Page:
Low-grade inflammation in white-coat hypertension.
Med Sci Monit. 2007 Dec;13(12):CR570-3
Authors: Ozdogan M, Bozcuk H, Coban E
BACKGROUND: C-reactive protein (CRP), a marker of systemic low-grade inflammation, is frequently elevated in essential hypertension and predicts cardiovascular prognosis independently of conventional risk factors. The risk profile of white-coat hypertension is not yet completely clear. The aim of this study was to determine the levels of high-sensitivity CRP (hs-CRP) in white-coat hypertensive subjects. MATERIAL/METHODS: Thirty-six age-, sex-, and body mass index-matched white-coat hypertensive subjects, 36 essential hypertensive patients, and 36 normotensive subjects were included in the study. RESULTS: Hs-CRP levels were significantly higher in the essential hypertensive and white-coat hypertensive groups than in the normotensive group (0.66+/-0.29, 0.47+/-0.32, and 0.27+/-0.22 mg/dl, respectively, p<0.001). It was also higher in the essential hypertensive group than in the white-coat hypertensive group (p=0.014). CONCLUSIONS: Our data show that patients with white-coat hypertension have higher hs-CRP levels than normotensive patients and this may be an indication of increased risk.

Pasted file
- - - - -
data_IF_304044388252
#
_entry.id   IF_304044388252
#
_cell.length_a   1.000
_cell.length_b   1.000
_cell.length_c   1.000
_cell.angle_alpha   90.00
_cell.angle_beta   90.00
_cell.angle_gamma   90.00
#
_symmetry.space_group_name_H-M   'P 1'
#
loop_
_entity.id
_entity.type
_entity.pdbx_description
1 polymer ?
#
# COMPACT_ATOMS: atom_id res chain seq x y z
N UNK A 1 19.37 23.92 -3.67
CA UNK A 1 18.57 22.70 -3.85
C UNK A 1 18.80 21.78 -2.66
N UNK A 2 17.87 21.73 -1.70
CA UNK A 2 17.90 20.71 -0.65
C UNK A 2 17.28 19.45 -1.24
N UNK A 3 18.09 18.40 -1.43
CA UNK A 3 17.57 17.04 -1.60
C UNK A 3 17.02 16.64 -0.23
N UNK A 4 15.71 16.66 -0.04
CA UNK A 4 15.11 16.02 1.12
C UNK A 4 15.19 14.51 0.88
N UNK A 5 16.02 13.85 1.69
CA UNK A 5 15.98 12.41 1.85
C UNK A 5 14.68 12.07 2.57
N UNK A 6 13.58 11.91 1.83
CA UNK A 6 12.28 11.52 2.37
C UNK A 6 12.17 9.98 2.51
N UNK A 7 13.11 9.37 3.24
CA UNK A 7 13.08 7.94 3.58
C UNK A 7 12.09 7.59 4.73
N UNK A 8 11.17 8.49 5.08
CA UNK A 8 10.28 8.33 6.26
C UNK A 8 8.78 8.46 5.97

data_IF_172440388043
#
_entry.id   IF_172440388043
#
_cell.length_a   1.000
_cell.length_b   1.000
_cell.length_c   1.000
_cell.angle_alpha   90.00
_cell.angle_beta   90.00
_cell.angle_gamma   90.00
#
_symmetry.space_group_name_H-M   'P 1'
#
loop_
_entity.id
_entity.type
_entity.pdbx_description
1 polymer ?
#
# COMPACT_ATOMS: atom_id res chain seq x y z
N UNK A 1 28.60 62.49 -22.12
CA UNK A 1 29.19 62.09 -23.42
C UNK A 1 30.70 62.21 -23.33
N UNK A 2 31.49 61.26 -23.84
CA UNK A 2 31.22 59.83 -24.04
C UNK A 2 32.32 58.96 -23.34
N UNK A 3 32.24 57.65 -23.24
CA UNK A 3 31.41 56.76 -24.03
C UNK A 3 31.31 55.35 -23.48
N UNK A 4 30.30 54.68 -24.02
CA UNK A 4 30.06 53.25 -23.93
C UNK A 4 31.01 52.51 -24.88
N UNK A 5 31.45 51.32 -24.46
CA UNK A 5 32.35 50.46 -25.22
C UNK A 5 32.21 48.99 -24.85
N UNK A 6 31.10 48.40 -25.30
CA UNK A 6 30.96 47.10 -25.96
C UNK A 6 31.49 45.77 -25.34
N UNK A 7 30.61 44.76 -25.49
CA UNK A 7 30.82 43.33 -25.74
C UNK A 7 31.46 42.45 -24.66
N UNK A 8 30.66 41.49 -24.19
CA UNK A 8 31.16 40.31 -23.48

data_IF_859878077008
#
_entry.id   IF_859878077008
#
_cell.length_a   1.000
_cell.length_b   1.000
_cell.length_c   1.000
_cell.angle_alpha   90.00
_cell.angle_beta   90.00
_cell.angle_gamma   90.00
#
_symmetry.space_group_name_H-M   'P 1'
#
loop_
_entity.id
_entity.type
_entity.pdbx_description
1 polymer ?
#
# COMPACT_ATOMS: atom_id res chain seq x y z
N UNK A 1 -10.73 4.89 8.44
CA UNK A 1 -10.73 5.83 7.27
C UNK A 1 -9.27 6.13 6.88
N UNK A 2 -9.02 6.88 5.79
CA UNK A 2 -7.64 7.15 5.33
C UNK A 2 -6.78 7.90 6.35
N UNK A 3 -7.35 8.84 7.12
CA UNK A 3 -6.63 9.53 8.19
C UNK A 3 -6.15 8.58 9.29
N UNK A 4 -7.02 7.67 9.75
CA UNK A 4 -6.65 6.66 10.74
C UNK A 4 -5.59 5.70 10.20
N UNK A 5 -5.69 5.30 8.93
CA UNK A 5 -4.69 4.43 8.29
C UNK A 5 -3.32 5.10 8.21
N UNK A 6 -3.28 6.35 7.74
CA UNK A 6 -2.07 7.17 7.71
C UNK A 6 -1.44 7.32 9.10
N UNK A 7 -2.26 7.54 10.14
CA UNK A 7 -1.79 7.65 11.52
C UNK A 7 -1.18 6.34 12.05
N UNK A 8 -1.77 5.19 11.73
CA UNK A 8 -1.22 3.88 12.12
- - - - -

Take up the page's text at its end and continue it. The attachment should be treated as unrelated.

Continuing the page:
PMID: 18049438 [PubMed - indexed for MEDLINE]